--> --> Characterization of Pliocene Pico and Repetto Formation Turbidites at Ventura Avenue Field, Ventura, California

AAPG Pacific Section and Rocky Mountain Section Joint Meeting

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Characterization of Pliocene Pico and Repetto Formation Turbidites at Ventura Avenue Field, Ventura, California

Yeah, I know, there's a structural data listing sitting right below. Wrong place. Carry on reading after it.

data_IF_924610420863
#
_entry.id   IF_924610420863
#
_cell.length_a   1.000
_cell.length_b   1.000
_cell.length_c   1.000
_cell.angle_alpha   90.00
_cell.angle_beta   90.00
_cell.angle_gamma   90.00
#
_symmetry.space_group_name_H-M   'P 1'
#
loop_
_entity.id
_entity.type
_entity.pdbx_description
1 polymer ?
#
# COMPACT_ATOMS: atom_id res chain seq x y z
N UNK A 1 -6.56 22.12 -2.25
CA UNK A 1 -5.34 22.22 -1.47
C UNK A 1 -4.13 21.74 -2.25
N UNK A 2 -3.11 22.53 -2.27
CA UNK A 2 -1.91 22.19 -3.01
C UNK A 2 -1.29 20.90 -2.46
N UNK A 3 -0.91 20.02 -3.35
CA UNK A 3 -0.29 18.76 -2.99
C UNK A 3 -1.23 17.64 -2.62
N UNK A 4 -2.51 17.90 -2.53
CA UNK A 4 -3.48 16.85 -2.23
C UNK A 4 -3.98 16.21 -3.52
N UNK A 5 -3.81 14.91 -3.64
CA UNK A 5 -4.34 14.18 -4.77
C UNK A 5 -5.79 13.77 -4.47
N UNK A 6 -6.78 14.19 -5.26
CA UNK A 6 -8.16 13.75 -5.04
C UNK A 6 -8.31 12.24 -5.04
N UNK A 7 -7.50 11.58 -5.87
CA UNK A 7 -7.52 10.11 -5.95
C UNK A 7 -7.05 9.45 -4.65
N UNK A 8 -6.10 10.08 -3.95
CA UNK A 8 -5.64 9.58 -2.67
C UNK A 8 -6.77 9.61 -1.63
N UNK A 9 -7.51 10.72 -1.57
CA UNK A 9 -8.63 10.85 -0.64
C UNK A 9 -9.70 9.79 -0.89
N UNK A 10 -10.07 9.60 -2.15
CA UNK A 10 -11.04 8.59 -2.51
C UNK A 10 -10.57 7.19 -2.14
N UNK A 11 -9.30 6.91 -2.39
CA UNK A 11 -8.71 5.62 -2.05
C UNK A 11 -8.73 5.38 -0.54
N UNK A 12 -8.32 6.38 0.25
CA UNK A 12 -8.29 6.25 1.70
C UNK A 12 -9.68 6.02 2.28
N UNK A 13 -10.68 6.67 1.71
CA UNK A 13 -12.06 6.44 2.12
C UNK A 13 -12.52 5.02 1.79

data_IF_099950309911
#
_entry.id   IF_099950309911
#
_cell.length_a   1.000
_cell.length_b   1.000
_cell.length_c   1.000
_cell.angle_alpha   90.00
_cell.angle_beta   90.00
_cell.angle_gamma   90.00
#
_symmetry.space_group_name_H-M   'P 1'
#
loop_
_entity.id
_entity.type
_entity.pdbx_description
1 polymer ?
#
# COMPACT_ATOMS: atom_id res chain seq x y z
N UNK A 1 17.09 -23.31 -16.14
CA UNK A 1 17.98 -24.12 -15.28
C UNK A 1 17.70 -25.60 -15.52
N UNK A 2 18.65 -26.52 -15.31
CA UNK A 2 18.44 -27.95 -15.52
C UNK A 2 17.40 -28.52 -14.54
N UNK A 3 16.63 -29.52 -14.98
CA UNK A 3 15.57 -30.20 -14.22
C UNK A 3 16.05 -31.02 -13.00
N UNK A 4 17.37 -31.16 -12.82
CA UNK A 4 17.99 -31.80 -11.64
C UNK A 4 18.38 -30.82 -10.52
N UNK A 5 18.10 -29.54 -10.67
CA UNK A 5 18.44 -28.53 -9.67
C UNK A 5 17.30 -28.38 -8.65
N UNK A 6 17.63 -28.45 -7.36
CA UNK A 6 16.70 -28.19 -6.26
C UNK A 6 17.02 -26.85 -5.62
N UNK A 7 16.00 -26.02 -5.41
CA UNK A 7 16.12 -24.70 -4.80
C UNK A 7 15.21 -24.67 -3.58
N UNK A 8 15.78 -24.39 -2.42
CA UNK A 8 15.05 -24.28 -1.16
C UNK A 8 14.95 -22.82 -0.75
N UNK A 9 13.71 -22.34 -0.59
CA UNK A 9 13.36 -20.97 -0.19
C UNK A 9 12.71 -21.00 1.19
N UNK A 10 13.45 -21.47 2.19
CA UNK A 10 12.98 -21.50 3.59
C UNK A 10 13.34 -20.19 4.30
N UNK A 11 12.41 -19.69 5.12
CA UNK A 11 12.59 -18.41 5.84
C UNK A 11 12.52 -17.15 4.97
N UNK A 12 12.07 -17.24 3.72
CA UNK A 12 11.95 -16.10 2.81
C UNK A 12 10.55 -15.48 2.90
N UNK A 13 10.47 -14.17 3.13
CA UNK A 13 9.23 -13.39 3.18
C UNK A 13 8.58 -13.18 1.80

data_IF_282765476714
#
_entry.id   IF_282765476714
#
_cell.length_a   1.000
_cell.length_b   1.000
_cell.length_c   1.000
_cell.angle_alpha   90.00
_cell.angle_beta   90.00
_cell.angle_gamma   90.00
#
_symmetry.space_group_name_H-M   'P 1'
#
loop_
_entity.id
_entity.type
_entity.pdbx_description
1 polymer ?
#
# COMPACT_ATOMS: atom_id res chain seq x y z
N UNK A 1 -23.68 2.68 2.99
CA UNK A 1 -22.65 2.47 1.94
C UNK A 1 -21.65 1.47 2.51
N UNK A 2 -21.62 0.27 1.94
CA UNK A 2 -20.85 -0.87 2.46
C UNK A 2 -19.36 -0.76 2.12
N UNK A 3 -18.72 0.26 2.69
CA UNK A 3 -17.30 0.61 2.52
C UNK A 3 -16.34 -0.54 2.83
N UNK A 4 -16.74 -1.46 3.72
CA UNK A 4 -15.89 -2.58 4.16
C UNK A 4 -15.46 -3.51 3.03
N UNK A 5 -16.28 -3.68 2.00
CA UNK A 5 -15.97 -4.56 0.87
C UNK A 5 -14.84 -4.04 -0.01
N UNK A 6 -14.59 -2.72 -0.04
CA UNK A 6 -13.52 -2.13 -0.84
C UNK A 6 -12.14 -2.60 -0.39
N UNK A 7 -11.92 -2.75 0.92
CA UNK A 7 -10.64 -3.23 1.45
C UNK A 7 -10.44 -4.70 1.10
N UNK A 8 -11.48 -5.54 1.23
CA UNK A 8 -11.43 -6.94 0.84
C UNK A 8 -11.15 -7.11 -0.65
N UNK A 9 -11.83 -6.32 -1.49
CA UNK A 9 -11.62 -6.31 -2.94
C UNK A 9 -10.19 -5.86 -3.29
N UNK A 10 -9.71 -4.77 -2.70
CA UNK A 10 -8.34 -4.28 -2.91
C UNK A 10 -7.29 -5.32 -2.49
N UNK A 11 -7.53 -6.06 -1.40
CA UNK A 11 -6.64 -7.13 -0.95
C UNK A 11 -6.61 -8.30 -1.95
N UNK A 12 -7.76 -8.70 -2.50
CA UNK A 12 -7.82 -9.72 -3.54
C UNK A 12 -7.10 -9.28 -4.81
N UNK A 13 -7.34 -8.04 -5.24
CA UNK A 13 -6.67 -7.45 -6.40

The Pliocene Pico and Repetto Formation turbidites of the Ventura Basin were the subject of some of the early research on deep-water sedimentation. Combinations of cores, subsurface well logs, and outcrop data have been used to characterize the sandstone reservoirs and interpret depositional setting and sand-body geometry. The sandstones deposited in this broad, elongate-trough basin have been recognized as differing from turbidites that make up the lobes of a traditional submarine fan setting. They have been variously described as ribbon or shoe-string sands, compensationally stacked elongate-lobe elements, and components of a braided-lobe complex. The majority of the sands are the result of high concentration flows and are poorly sorted. Our study utilizes recently acquired subsurface data from cores and well logs, and new analytical techniques that link these data types, to progress our understanding of depositional environments, facies distributions and rock properties. A key element is a well-log-based petrofacies model that directly ties to lithofacies. This technique enables us to delineate lithofacies stacking patterns and lateral facies variations in wells without core. Well-log correlation, linked with core observations and petrofacies determination helps to define the geometry of stratigraphic elements on the scale of 50 — 100 feet (15-30 m) and identify key stratigraphic surfaces. Petrofacies also are key for predicting reservoir properties, since porosity and permeability are closely correlated to lithofacies. In the coarsest-grained stratigraphic elements, we identify two lithofacies stacking patterns that likely represent different depositional settings. Both have pebble-to-gravel-sized clasts in a sandy matrix and angular mudstone clasts at their bases. We interpret these elements to have been deposited in axial positions within the depositional system. One element exhibits a fining upward stacking pattern and potentially represents a distributary channel system that eventually migrates or is abandoned. The second coarse-grained element has a blocky stacking pattern and remains coarse-grained nearly to the top of the unit. Overall deposition of the amalgamated sands was likely very rapid. This depositional geometry could be consistent with a braided-lobe complex. Thinner-bedded, generally finer-grained sandstones show more variability in stacking pattern and are more difficult to map over larger distances using well-log correlation. The correlation geometry of these stratal elements is generally planar and subparallel, but the individual sands are less continuous or change thickness. The sands are often interbedded with mudstones and sometimes slurry deposits. We interpret these units to represent off-axis or distal deposition. The coarsest-grained bedsets are deposits of high-density turbidites. They are generally amalgamated, poorly sorted sands, with lower matrix porosity and permeability. The tops of graded bedsets, and the thin-bedded sandstones, tend to be finer-grained and better sorted. They usually have higher matrix porosity and permeability.